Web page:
Imagine a high school classroom where students routinely carry combinations of guns, knives or narcotics in a classroom where violence and bullying are a common occurrence. Would this be characterized as a safe environment? Would this environment would be beneficial in advancing the curriculum? Would this environment effectively prepare students to take on the challenges necessary for success in society? Most would agree that it would be foolish to answer “yes” to any of these questions.

Good security is good treatment
Why would we think that safety and sound security practices within our prisons isn’t one of the most vital components of establishing positive change and effective re-entry? Why would we diminish the value that strong, security-minded professionals have on effecting positive change? Unfortunately, this happens too frequently.

I was once told that, “Good security is good treatment.” After some thought, it became clear how profound that statement actually was. Similar to how a house requires a solid foundation from which to build upon, a safe and secure environment is the foundation from which other programs can be built. If the foundation of the house is cracked or crumbling, the structure that’s built above it can be crafted using the finest materials, but it will eventually fall. If the safety and security of a facility is not established and maintained, even the most well-intentioned, well-designed programs are destined to fail. Good security is good treatment.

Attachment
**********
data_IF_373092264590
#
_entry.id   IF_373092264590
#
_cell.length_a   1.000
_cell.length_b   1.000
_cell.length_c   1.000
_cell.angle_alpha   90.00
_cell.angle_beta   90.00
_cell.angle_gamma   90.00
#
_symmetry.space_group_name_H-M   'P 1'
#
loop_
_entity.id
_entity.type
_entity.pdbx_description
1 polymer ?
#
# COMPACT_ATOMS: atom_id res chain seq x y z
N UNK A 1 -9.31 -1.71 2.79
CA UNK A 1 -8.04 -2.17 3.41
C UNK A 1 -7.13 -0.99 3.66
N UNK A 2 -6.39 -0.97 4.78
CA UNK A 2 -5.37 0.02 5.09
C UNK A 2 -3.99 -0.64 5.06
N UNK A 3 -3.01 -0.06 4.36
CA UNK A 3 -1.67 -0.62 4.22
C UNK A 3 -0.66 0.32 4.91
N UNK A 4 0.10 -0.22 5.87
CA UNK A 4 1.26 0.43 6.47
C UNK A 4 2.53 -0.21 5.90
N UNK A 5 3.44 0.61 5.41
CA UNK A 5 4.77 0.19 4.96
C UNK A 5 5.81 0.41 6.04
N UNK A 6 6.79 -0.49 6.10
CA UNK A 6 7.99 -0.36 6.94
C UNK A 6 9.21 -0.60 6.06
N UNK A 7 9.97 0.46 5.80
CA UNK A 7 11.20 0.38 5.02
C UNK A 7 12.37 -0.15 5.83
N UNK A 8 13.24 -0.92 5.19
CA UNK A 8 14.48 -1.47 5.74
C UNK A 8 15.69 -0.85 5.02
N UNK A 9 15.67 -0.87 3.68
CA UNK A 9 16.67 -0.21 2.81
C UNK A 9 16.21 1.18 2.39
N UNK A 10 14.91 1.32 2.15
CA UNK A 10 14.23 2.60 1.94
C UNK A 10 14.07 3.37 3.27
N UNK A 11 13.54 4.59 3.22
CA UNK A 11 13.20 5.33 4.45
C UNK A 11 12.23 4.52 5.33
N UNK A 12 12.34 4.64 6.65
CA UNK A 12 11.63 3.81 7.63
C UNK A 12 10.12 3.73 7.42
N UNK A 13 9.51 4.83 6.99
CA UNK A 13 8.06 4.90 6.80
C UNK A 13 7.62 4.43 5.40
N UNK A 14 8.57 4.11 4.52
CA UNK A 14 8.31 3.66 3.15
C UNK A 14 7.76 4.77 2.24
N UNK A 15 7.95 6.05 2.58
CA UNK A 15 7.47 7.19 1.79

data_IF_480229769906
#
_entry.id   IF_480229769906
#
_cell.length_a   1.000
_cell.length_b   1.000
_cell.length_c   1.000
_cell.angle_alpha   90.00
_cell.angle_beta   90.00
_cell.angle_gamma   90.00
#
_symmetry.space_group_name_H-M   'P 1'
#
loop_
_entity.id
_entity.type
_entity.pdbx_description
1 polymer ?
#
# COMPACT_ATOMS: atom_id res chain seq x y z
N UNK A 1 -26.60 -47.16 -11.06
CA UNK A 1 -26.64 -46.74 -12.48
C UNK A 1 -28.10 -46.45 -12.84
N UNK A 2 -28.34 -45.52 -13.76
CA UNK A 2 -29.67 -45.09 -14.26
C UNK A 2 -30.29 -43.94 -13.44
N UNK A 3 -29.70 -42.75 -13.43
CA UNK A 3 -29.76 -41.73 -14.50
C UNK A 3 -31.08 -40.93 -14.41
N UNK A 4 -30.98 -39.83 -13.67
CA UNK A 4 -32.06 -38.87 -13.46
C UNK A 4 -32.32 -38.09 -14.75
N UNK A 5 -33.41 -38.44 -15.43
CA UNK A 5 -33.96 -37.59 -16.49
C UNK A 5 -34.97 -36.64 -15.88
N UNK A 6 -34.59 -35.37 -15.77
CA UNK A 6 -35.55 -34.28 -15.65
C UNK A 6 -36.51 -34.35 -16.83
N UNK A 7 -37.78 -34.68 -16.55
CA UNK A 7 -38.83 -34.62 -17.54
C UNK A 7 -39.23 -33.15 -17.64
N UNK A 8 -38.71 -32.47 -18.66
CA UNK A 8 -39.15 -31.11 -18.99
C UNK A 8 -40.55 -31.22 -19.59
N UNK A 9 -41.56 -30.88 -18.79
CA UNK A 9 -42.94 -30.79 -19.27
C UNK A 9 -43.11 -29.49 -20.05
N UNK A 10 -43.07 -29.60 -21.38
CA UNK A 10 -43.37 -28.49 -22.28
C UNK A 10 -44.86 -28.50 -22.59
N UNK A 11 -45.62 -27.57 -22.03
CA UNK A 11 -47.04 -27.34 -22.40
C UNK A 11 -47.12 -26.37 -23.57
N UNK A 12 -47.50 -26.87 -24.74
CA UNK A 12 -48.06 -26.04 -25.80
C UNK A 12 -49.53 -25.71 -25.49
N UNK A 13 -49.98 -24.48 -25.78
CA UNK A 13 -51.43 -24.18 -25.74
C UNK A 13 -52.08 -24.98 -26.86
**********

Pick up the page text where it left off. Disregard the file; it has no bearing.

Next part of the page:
The success of treatment and re-entry initiatives is not only dependent upon the foundation that’s established by maintaining a safe and secure environment, but the security functions that are fulfilled by those tasked with ensuring security are relevant to assessing treatment needs as well. For instance, an officer taking the time to complete a proper and thorough pat down of an offender which reveals the offender is concealing narcotics contraband can provide crucial information needed to properly target treatment programming. If, for example, the inmate had a prior substance abuse history and had already completed substance abuse treatment making him parole eligible, the information gathered from the pat down may indicate the need for relapse classes and show the offender is not quite ready to meet the demands of parole.

Disciplinary notices or behavior logs documenting offender behaviors can be used by case managers to target programming with regard to substance abuse, anger issues, criminal thinking, or other criminogenic needs. Correctional officers generally spend more time with offenders than other staff members, therefore their observations of inmate attitudes and behaviors are vital in establishing a true baseline from which a case manager may begin building a treatment plan.

It only seems to be a matter of time until the newest and best thing will sweep into corrections replacing the old and outdated newest and best thing. Innovative studies and research will bring fresh ideas for bringing about positive change with offenders and treatment professionals will constantly work to solve the problem of recidivism. With all the new changes and innovations one thing has and will remain a constant: Sound security practices will continue to build the foundation of safety and the correctional officer will be the architect of that foundation.